Families should check out the Voiles en Voiles rope course, the indoor maze at SOS Labyrinthe, the Tyrolienne MTL Zipline, and La Grande Roue de Montreal, a 197-foot (60-metre) high ferris wheel with stupendous views. There’s also the child-friendly Montreal Science Center and IMAX theater. South along the waterfront is the Place Royale and stylish Pointe-a-Calliere, the Montreal Archaeology and History Complex, located on thesite where the first French settlers landed in 1642.

• Taking a cruise on the St Lawrence River is a popular activity in the Old Port area. Bateau-Mouche runs a series of day or dinner cruises in glass-topped boats.

3. Mount Royal and Outremont/Cote-des-Neiges

Mount Royal (aka “the Mountain”) rises just to the west of Downtown and the McGill University campus, its slopes smothered in leafy parks and laced with trails. It’s a popular place to escape the city and get some exercise, with sensational views across the city center and St Lawrence valley (you can also take a bus or taxi to the top). The giant Mount Royal Cross marks the summit and is illuminated at night, while the Beaux-Arts Mount Royal Chalet contains a café overlooking the Kondiaronk Belvedere. On the southern slopes the main sight is the gargantuan Saint Joseph’s Oratory, while the Mount Royal Cemetery on the western edge is a preserve of grand historic tombs and an incredible array of bird life.

Below here and the University of Montreal campus, residential Outremont is a fun place to explore, with Avenue Laurier and Bernard Street lined with fashion boutiques, restaurants and cafés. Further south, Cote-Des-Neigesis home to the Montreal Holocaust Museum, which charts the history ofJewish communities before, during, and after the Holocaust, and some of the city’s most famous eateries; Snowdon Deli, knocking out classic smoked meat sandwiches since 1946; and retro drive-in diner, Gibeau Orange Julep, open since the 1930s with its distinctive orange-shaped building.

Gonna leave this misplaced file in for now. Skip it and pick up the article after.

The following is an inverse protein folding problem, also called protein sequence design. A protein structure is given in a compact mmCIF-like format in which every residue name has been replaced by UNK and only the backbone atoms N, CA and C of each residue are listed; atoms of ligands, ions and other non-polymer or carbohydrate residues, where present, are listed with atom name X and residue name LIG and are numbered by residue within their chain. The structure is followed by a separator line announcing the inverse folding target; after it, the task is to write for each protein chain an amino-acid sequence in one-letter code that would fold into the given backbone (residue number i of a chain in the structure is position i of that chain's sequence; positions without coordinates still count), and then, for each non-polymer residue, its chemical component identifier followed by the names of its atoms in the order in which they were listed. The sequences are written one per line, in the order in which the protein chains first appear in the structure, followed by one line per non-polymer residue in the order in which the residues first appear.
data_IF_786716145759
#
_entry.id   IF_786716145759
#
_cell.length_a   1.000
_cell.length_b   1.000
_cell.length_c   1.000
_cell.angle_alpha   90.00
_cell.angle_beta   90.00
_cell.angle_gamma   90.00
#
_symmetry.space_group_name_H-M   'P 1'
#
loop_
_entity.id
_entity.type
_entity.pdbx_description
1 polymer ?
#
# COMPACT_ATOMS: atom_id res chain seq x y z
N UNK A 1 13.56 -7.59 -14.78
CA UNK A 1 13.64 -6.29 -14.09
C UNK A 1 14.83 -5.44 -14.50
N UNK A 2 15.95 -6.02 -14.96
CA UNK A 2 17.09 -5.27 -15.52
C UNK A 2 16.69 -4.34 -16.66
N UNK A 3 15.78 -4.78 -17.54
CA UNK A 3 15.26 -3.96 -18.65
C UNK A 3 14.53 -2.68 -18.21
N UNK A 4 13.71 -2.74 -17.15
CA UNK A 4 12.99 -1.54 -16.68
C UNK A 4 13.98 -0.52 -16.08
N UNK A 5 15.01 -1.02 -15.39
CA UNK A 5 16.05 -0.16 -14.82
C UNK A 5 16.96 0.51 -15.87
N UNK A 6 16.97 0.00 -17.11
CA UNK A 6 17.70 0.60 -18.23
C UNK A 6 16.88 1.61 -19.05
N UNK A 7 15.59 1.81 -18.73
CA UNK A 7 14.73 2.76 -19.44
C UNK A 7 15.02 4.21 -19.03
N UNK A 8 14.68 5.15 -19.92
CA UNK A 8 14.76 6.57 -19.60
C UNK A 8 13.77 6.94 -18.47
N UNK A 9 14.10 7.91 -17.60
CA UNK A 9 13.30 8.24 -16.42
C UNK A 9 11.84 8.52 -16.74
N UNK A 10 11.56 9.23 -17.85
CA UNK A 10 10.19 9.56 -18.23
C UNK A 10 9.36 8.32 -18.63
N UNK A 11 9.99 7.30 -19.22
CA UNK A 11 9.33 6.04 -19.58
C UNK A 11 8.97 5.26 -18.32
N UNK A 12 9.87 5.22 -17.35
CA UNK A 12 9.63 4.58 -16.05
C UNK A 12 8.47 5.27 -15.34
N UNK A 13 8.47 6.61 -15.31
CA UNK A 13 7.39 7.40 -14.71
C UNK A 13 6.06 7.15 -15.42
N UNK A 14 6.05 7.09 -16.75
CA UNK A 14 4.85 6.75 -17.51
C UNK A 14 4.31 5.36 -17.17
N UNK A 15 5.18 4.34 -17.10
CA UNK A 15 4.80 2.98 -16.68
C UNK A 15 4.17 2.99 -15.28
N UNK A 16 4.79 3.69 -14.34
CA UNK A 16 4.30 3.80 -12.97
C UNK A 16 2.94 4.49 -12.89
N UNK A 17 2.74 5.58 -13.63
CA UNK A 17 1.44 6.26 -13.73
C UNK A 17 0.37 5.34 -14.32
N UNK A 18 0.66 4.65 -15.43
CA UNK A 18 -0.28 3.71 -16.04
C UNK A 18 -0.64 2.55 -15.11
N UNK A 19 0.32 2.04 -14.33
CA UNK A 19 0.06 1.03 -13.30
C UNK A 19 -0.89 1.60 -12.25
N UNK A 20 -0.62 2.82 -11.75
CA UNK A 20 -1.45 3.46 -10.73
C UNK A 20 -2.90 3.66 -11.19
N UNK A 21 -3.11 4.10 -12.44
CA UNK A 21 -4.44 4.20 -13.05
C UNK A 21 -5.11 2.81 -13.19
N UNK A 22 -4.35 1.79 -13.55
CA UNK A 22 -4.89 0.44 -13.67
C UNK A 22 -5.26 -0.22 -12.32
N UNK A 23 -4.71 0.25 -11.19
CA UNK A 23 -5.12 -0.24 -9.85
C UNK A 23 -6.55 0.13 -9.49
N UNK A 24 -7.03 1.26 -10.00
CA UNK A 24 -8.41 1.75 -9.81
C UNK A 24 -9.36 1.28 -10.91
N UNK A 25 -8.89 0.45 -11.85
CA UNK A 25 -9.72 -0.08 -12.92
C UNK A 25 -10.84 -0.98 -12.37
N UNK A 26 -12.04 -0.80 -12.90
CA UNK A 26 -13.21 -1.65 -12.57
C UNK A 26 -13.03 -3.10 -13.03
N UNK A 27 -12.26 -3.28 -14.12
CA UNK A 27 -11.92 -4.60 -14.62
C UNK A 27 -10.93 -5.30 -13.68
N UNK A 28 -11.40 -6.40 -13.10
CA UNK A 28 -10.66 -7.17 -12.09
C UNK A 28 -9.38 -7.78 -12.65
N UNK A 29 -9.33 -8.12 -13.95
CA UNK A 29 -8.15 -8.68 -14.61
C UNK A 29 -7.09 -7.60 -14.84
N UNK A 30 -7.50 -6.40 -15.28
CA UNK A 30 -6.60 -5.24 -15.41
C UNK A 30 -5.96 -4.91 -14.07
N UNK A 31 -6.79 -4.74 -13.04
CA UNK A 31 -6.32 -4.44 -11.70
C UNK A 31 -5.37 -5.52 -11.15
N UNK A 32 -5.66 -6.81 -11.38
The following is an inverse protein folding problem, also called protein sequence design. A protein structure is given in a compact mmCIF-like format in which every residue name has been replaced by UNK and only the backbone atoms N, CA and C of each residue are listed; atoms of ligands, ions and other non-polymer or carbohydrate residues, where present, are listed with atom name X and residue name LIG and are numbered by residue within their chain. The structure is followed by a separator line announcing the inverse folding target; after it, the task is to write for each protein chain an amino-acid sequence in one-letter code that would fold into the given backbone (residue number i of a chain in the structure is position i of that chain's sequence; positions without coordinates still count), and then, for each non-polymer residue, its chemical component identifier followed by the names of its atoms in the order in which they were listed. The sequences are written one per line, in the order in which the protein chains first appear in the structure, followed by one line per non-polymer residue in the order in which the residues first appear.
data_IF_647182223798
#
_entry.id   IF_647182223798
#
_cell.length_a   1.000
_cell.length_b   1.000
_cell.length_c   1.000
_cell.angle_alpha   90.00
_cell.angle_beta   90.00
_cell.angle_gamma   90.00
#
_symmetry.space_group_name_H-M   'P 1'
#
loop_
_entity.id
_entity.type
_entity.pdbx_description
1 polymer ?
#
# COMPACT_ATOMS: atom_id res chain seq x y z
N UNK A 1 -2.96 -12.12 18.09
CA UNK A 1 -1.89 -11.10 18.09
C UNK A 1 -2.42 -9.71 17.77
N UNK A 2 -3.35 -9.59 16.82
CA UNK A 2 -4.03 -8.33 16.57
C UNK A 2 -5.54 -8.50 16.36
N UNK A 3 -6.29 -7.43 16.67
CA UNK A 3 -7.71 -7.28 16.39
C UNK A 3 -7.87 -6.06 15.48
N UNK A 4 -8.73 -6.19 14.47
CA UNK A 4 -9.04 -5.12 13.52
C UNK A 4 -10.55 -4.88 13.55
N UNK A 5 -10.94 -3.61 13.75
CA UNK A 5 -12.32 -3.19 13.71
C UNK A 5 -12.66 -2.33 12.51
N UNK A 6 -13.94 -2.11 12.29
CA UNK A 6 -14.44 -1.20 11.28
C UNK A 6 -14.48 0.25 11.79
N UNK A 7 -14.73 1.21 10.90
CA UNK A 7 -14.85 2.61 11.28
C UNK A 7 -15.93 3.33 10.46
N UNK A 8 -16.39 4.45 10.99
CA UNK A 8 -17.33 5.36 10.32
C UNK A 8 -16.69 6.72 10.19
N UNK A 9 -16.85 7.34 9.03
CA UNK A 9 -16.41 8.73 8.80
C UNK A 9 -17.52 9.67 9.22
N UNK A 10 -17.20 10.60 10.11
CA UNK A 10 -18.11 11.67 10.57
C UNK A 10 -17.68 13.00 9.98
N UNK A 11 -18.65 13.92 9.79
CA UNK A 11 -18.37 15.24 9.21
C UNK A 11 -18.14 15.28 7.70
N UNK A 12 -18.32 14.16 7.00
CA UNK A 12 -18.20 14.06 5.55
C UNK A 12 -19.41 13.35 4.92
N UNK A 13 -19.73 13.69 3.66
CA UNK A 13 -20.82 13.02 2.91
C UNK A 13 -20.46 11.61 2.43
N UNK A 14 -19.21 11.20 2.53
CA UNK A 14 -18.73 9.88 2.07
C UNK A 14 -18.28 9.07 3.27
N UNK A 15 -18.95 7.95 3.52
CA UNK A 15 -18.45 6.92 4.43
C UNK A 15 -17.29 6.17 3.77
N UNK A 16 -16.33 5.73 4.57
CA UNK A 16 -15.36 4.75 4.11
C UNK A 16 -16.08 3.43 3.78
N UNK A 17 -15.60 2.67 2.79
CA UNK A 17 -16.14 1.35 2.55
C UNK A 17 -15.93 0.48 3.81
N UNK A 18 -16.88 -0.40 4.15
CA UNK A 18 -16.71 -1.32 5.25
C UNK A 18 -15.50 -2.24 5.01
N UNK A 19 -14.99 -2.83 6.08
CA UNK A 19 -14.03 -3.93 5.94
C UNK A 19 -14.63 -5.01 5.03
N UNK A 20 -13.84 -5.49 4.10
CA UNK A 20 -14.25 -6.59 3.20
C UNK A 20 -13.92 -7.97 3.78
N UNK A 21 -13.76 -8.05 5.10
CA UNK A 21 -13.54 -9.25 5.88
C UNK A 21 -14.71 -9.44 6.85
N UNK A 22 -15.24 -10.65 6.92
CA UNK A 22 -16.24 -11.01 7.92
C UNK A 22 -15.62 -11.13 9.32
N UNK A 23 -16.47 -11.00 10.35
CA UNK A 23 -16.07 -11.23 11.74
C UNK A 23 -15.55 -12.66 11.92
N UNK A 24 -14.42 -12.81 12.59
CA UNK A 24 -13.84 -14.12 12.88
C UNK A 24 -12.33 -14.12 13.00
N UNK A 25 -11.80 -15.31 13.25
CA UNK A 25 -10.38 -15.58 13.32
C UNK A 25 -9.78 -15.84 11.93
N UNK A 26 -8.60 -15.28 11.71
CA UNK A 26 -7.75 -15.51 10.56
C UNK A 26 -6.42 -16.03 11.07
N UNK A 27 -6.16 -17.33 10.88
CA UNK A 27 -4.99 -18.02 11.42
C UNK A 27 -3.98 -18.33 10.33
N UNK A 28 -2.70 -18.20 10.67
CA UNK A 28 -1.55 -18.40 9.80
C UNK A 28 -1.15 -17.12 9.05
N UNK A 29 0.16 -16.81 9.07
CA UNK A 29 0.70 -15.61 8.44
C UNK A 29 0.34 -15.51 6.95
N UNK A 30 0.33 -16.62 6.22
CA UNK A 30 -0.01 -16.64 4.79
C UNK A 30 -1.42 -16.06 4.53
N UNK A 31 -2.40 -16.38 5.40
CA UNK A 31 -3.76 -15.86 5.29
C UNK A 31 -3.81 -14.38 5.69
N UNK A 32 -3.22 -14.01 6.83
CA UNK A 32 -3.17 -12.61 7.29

• The annual tam-tams du Mont Royal (usually Sundays in May) is a celebration of drummers and dancers that assemble at the base of the mountain (at Parc Jeanne-Mance, near the Sir George-Étienne Cartiermonument).
• You can actually stay overnight at Saint Joseph’s Oratory; Pavillon Jean XXIII offers basic rooms with breakfast.
• There’s nowhere else to stay on Mount Royal itself, just a few hotels at the southern end of Cote-Des-Neiges.

The Best Hotels in Cote-Des-Neiges
Homewood Suites Midtown • Hotel phone: +1 514 370 3333
Terrasse Royale • Hotel phone: +1 514 739 6391
Pavillon Jean XXIII • Hotel phone: +1 514 733 8211

4. Hochelaga-Maisonneuve (Olympic Park)

A few miles northeast of Downtown, along the St Lawrence, the historically working-class neighborhood of Hochelaga-Maisonneuve (aka HoMa) is best known for the attractions in Parc Maisonneuve, notably the Olympic Stadium and botanical gardens. Built for the 1976 Summer Olympics, Olympic Park includes the iconic Montreal Tower (the world’s tallest inclined tower), the Olympic Stadium itself (aka the “Big O”), and a major skateboarding park. A funicular takes you up to the summit of the tower (575ft/175 meters), where an observation deck provides spectacular views. The stadium is used for concerts and special events, and occasionally by MLS team Club de Foot Montréal (the team’s home ground is nearby Saputo Stadium), and by the Toronto Blue Jays of Major League Baseball for spring training.

Nearby are a couple of major family-friendly attractions: the Biodome, the former Olympic velodrome that now re-creates five American ecosystems (from tropical forest to sub-Antarctic islands); and the Rio Tinto Alcan Planetarium, which shows immersive educational movies and exhibitions with an astronomical theme. On the other side of the park lies the popular Jardin botanique de Montreal, the botanical gardens featuring 10 exhibition greenhouses, and around 30 thematic gardens. The related Insectarium has four main habitats for insects, including butterflies.